In the village for the week my hope is to see as many people as possible, let everyone know how thankful I am for their patience and generosity during my service, and enjoy seeing the status of some of the small contributions I made while in the country.   

Thursday, June 07, 2012

Bedford Mosholu Community Association

I have written about the Bedford Mosholu Community Association before, but since last night was our final meeting (perhaps forever) I couldn't help but dedicate one more post to the value of this organization and the people I've met attending the monthly meetings. As Dominic says: "This is America at it's best".

Barbara and her team run the show around here. They know what they want, they know what it takes to make sure our elected officials don't neglect our little pocket of the Bronx, and they are the best connected citizens I've ever met. Barbara's in the white shirt next to a police officer in the photo above. This photo was taken right before she reminded him to make sure the 'No BBQ pit' sign was posted on the parkway before the Fourth of July celebrations begin.

 I'm standing next to Grace our treasurer in the photo above. Would you believe these two have been married 60 years? Grace is a diva and one heck of a story teller. When she was trying to get me to sign up to be a block watcher she told me of how she once saw a man get shot outside an ice cream parlor. Last night she told me how she overcame her shy and timid personality at age 43 by taking a job with Avon. If you ask both of them how they've kept their marriage together for more than six decades they'll tell you: "Always respond with, 'Yes, Dear'."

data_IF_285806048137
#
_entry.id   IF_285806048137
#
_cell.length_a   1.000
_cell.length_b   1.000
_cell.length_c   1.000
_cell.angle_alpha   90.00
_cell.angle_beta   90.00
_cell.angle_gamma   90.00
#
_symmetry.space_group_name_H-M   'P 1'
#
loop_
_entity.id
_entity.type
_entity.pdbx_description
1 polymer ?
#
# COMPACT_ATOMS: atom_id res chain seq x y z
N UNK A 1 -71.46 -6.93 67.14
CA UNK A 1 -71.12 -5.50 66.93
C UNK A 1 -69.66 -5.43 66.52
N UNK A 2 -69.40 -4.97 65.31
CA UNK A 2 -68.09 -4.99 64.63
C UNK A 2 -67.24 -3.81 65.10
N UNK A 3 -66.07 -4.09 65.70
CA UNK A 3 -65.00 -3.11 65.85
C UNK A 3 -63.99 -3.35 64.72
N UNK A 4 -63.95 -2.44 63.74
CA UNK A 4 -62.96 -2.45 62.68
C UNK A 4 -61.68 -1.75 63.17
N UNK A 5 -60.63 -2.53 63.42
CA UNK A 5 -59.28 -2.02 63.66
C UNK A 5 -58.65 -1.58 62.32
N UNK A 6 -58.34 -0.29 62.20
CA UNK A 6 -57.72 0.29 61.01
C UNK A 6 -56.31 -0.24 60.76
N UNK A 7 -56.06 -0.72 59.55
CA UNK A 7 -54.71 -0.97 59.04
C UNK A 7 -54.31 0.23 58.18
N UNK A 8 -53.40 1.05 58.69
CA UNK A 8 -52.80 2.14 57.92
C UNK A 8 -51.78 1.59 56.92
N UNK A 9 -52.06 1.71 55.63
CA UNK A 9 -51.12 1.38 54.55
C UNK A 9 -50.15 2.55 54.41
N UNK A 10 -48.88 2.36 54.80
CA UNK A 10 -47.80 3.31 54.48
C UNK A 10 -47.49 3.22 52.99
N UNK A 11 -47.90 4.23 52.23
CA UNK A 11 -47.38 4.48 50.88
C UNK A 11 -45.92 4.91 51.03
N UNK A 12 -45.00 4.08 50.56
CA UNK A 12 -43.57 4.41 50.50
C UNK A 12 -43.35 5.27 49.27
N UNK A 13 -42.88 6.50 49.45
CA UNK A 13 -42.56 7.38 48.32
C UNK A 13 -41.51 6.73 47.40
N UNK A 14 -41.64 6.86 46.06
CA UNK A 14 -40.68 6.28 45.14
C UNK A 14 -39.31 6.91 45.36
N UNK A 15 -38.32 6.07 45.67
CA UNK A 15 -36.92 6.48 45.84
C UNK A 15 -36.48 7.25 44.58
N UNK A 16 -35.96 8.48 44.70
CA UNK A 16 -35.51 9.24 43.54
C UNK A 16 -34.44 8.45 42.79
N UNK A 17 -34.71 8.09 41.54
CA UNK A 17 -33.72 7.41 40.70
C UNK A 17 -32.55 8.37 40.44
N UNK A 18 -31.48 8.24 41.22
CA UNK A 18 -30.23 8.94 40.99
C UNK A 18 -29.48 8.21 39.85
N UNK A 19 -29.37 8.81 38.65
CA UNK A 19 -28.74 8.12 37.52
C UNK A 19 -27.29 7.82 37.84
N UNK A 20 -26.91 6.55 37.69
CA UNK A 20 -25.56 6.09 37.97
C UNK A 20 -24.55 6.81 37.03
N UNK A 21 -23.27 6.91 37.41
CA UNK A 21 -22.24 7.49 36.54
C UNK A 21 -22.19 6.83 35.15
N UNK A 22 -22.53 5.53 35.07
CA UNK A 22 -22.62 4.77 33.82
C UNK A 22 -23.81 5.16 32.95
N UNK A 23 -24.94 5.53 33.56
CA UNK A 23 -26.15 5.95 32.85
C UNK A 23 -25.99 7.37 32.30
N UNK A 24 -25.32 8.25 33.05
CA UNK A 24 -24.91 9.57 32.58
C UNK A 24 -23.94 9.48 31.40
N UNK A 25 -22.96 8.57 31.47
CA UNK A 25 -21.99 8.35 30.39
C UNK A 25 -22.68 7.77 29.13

This is Mary (above). She is in charge of mailing out the postcards that remind people to come to the meetings the first Wednesday of the month. At age 97, there's nothing slowing her down - she has to keep up with Grace!

Here's Barbara, my friend Mary, and I. Mary moved to the Bronx 27 years ago for 'only one year'. She said it could happen to us as well and we kindly told her it probably would not. I asked her how she stays fit and healthy and she says her body's strong from overcoming the NYC pollution. All that grit and grime go straight to these lady's spirits and they become resilient, invested citizens. They're out and about on these gritty streets at 9 p.m. to make sure they know what's happening in their neighborhood.

I'm not a politician, but I do care about the place where I live. I hope we find another community association as active as this one where we move. It's nice to be involved.

Tuesday, June 05, 2012

Wave Goodbye

To grad school that is. We may have finished our tenure at Fordham University this weekend, but we're not quite ready to say goodbye to the Bronx. There's still so much to experience!

Case in point: Wave Hill. In 1843 Wave Hill House was built as a country home from George W. Perkins (a J.P. Morgan partner). He was a generous man, so in 1960 the family decided to give the land and home to the City of New York. Thank you, Perkins-Freeman family for this cultural institution.

Dominic recently inherited a bike from Jon so we rode the 4.5 miles into Riverdale to check out the views of the Palisades and the Hudson River from our corner of the city.

I wanted Dom to be able to celebrate his monumental accomplishment of graduating with significant honors by relaxing and taking a moment to rest. What did he do?

You can take the student out of the library... 

He has been adjusting to life on the job hunt well in my opinion. In addition to printing resumes and reviewing cover letters, he made this strawberry fruit leather in our dehydrator last night. A man of many layers, that Dominic is.